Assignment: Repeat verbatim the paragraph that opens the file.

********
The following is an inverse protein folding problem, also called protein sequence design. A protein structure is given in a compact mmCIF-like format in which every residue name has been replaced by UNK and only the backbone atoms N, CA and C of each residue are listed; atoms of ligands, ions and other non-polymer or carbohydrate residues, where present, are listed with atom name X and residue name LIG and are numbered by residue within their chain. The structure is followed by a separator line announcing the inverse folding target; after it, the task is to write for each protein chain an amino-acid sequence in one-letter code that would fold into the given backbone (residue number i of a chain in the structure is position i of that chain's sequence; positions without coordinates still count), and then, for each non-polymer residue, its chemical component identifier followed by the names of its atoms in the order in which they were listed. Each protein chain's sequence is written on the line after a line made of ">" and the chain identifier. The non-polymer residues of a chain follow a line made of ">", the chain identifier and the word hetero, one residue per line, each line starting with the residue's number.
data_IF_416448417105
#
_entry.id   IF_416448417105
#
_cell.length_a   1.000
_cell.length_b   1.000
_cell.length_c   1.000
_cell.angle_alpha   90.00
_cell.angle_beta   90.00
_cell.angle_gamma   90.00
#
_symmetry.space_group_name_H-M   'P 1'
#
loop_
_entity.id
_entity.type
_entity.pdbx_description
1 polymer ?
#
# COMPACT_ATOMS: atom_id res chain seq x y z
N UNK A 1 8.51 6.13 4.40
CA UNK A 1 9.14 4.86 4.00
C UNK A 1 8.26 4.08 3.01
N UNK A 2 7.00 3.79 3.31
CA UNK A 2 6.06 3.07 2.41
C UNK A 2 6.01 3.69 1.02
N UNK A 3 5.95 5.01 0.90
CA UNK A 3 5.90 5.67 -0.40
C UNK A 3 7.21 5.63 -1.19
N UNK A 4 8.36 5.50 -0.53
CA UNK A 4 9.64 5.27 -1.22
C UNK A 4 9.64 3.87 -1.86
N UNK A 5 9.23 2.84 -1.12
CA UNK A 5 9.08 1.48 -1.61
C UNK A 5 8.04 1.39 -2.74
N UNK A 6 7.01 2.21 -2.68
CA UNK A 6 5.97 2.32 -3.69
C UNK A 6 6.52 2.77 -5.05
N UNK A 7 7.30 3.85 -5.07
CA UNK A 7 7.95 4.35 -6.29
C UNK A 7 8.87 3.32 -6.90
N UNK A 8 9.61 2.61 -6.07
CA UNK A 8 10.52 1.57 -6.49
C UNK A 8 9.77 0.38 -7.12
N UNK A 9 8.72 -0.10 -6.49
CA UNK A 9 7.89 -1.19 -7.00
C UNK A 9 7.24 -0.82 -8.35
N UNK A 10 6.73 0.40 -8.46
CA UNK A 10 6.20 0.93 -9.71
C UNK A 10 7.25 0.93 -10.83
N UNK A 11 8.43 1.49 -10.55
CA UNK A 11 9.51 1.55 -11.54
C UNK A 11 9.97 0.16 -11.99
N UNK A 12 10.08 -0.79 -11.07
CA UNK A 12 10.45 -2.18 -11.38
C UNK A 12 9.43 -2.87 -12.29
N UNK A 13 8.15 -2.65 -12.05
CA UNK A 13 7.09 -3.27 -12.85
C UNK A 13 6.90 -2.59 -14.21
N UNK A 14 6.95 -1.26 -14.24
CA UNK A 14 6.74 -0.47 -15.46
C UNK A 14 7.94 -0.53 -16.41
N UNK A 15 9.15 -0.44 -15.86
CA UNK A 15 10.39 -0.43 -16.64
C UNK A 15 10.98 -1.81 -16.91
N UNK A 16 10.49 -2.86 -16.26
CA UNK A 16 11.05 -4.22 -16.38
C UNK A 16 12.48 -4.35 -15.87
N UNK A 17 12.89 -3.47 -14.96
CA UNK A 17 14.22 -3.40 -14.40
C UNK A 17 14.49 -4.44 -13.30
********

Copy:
The following is an inverse protein folding problem, also called protein sequence design. A protein structure is given in a compact mmCIF-like format in which every residue name has been replaced by UNK and only the backbone atoms N, CA and C of each residue are listed; atoms of ligands, ions and other non-polymer or carbohydrate residues, where present, are listed with atom name X and residue name LIG and are numbered by residue within their chain. The structure is followed by a separator line announcing the inverse folding target; after it, the task is to write for each protein chain an amino-acid sequence in one-letter code that would fold into the given backbone (residue number i of a chain in the structure is position i of that chain's sequence; positions without coordinates still count), and then, for each non-polymer residue, its chemical component identifier followed by the names of its atoms in the order in which they were listed. Each protein chain's sequence is written on the line after a line made of ">" and the chain identifier. The non-polymer residues of a chain follow a line made of ">", the chain identifier and the word hetero, one residue per line, each line starting with the residue's number.